Shuman Roy is an entrepreneur, business owner, and musician. He started RoysNoys, LLC in 2013 as a music production and education service company. He also offers small business consulting and advisory services to help businesses get from start-up mode to turn-key operations. Shuman earned his M.B.A from the Stern School of Business in 2001 and has an undergraduate degree from Manhattan College in ...

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Joel Ohman is the CEO of a private equity-backed digital media company. He is a CERTIFIED FINANCIAL PLANNER™, author, angel investor, and serial entrepreneur who loves creating new things, whether books or businesses. He has also previously served as the founder and resident CFP® of a national insurance agency, Real Time Health Quotes. He has an MBA from the University of South Florida. Joel...

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Reviewed by Joel Ohman
Founder, CFP®

UPDATED: Jul 19, 2021

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A deductible (for property insurance) is the amount of money a policyholder is responsible for paying out of his or her own pocket in the event of a claim.

Typically, personal lines policies (home and auto) have a flat rate deductible.

You may see a $250, $500 or $1,000 deductible apply to any covered property loss depending on your particular policy.

Beware: Wind Damage May Carry a Higher Deductible

But you may notice a higher flat rate deductible or a separate “percentage” deductible for wind damage when shopping for a homeowner’s policy.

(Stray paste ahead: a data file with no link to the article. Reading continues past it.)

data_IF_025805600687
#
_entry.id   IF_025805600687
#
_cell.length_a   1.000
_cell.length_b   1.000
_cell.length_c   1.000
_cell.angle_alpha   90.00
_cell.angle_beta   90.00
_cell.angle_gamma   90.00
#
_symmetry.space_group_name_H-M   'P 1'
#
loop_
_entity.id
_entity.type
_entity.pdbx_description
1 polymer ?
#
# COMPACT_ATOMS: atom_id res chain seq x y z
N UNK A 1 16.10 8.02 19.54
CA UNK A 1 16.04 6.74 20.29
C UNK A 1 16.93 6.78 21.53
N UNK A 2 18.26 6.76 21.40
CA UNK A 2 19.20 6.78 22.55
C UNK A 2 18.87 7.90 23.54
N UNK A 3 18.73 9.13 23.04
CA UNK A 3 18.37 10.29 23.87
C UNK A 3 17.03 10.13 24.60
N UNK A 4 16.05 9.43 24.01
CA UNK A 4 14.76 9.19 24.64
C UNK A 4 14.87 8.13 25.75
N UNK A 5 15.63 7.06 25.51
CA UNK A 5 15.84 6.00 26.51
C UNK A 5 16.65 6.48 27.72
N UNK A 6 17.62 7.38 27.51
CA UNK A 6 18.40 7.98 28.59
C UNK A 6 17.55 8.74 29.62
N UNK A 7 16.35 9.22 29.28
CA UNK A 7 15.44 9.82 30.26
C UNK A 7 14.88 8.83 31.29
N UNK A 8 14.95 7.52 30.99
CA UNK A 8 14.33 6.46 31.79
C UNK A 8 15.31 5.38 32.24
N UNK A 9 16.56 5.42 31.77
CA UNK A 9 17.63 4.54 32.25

Your eyes are not deceiving you. Insurance companies often charge a different (higher) deductible for property damage resulting from windstorms.

The explanation lies in the fact that insurance companies do not intend to pay out several claims arising out of a single event.

Insurers only want to cover “ideally insurable” risks.

One of the criteria that makes a risk ideally insurable is that it is not grouped with a bunch of other risks that can cause the insurer to pay several claims at once, adversely affecting their reserves.

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Wind Can Lead to Large Groups of Claims and Be Financially Devastating

In the event of a windstorm, several claims will likely be turned in to the insurance company, as multiple houses are typically damaged at the same time during a severe storm.

For example, if your home were valued at $200,000, your 2% windstorm deductible would be $4,000 rather than the $500 or $1,000 standard deductible for other losses. Ouch!

Why? Well, if 50 homes in your neighborhood file a claim for the same event, the insurance company would be able to collect quite a bit more money by charging a higher deductible, thereby protecting their finances and reserve ratio.

In turn, it keeps them in business and allows them to make good on all those claims…

For a non-windstorm claim, you may only need to pay a $500 deductible or something similar.

The odds that several homeowners in your area will file a claim at the same time for damages other than a windstorm are quite low. Therefore, the deductible is fixed at a certain dollar amount.